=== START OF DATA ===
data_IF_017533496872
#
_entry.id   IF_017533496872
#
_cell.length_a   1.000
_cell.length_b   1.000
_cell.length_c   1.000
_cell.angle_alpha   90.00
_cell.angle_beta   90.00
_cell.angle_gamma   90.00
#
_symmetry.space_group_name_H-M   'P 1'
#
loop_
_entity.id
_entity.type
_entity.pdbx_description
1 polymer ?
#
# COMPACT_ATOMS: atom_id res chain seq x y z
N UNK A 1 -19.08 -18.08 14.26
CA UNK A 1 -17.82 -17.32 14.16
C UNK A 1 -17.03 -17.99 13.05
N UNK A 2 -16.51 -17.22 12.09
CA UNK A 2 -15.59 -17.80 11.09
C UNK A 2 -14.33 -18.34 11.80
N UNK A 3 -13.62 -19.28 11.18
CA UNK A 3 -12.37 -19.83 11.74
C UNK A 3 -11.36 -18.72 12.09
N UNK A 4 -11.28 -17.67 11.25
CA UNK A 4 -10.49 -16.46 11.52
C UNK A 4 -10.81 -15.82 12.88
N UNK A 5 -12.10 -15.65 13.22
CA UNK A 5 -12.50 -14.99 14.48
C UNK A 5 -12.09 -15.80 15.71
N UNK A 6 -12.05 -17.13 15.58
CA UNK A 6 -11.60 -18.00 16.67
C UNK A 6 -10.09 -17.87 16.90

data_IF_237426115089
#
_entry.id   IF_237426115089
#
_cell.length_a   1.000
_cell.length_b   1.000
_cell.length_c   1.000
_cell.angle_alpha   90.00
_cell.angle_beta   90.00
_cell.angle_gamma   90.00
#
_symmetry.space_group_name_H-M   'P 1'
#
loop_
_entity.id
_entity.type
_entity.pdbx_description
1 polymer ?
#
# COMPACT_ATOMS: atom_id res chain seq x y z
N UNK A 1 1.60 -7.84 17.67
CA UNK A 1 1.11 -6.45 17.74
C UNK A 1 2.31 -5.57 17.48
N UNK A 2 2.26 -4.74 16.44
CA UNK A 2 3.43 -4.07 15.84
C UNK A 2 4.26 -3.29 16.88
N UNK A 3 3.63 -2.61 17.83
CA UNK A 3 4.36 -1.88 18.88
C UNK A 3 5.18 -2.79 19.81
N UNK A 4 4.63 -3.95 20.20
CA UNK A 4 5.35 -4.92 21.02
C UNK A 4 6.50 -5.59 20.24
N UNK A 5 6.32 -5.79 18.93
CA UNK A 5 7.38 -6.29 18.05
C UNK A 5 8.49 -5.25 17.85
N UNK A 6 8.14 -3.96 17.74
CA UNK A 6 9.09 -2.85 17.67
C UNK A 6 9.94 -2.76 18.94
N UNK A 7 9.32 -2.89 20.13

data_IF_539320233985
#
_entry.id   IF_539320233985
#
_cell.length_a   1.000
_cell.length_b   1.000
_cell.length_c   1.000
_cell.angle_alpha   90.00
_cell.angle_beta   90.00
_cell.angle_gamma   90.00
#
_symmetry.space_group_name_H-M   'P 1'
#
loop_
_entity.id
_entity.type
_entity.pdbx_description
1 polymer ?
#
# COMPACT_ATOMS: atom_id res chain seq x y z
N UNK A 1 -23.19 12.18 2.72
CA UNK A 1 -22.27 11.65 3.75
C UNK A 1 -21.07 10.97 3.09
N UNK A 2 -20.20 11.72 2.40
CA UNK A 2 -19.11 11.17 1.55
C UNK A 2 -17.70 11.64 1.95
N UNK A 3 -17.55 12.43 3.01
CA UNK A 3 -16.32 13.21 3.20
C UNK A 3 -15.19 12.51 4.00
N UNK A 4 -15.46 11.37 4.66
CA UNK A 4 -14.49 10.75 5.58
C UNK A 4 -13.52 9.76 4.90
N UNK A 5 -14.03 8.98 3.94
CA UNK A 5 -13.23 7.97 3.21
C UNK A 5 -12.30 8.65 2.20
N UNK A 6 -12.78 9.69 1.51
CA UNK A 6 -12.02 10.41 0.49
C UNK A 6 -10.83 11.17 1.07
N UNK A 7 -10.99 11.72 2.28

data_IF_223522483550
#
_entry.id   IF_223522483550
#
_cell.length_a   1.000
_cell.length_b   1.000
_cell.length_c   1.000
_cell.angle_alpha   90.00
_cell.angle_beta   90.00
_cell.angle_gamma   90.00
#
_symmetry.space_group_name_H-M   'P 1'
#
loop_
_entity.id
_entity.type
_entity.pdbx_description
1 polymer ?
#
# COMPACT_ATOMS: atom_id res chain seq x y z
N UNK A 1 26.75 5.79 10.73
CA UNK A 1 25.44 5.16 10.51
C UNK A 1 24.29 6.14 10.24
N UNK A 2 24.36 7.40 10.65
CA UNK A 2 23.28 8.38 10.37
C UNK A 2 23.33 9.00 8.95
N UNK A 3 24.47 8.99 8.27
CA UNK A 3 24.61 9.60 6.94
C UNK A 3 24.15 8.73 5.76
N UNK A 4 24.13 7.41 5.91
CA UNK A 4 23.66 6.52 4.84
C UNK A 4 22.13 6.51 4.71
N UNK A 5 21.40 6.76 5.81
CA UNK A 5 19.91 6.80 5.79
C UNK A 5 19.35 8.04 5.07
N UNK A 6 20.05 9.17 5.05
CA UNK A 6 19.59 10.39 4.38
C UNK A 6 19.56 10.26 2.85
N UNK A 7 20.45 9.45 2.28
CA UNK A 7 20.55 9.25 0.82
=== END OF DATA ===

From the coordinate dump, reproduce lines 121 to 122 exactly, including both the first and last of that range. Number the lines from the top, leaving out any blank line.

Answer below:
_cell.length_a   1.000
_cell.length_b   1.000